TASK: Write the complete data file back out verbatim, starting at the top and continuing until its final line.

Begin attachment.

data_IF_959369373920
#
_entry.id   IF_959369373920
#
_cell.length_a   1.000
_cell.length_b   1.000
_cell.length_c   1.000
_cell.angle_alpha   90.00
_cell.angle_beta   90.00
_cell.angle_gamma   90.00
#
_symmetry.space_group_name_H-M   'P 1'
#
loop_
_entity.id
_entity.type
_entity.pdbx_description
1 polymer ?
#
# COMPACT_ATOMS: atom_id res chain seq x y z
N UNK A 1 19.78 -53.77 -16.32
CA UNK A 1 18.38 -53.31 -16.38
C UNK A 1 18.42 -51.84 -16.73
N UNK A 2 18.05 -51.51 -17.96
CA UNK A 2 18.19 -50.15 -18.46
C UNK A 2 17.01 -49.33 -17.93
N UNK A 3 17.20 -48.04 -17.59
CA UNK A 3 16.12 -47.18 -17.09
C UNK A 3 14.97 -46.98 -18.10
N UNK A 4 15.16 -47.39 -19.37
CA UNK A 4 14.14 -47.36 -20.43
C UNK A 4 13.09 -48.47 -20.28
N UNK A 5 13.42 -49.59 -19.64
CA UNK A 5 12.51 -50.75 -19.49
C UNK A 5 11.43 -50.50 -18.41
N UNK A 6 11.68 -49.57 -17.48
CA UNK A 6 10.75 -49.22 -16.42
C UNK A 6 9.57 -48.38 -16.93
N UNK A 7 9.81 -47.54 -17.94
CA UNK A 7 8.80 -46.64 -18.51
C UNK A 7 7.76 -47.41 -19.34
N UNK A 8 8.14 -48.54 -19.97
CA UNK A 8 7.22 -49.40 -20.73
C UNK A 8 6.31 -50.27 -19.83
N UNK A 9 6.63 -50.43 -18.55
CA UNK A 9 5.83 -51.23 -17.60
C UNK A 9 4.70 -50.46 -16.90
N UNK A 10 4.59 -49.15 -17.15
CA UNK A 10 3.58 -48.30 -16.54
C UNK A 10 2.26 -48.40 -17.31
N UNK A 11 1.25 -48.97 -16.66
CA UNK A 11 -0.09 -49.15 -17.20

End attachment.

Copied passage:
data_IF_959369373920
#
_entry.id   IF_959369373920
#
_cell.length_a   1.000
_cell.length_b   1.000
_cell.length_c   1.000
_cell.angle_alpha   90.00
_cell.angle_beta   90.00
_cell.angle_gamma   90.00
#
_symmetry.space_group_name_H-M   'P 1'
#
loop_
_entity.id
_entity.type
_entity.pdbx_description
1 polymer ?
#
# COMPACT_ATOMS: atom_id res chain seq x y z
N UNK A 1 19.78 -53.77 -16.32
CA UNK A 1 18.38 -53.31 -16.38
C UNK A 1 18.42 -51.84 -16.73
N UNK A 2 18.05 -51.51 -17.96
CA UNK A 2 18.19 -50.15 -18.46
C UNK A 2 17.01 -49.33 -17.93
N UNK A 3 17.20 -48.04 -17.59
CA UNK A 3 16.12 -47.18 -17.09
C UNK A 3 14.97 -46.98 -18.10
N UNK A 4 15.16 -47.39 -19.37
CA UNK A 4 14.14 -47.36 -20.43
C UNK A 4 13.09 -48.47 -20.28
N UNK A 5 13.42 -49.59 -19.64
CA UNK A 5 12.51 -50.75 -19.49
C UNK A 5 11.43 -50.50 -18.41
N UNK A 6 11.68 -49.57 -17.48
CA UNK A 6 10.75 -49.22 -16.42
C UNK A 6 9.57 -48.38 -16.93
N UNK A 7 9.81 -47.54 -17.94
CA UNK A 7 8.80 -46.64 -18.51
C UNK A 7 7.76 -47.41 -19.34
N UNK A 8 8.14 -48.54 -19.97
CA UNK A 8 7.22 -49.40 -20.73
C UNK A 8 6.31 -50.27 -19.83
N UNK A 9 6.63 -50.43 -18.55
CA UNK A 9 5.83 -51.23 -17.60
C UNK A 9 4.70 -50.46 -16.90
N UNK A 10 4.59 -49.15 -17.15
CA UNK A 10 3.58 -48.30 -16.54
C UNK A 10 2.26 -48.40 -17.31
N UNK A 11 1.25 -48.97 -16.66
CA UNK A 11 -0.09 -49.15 -17.20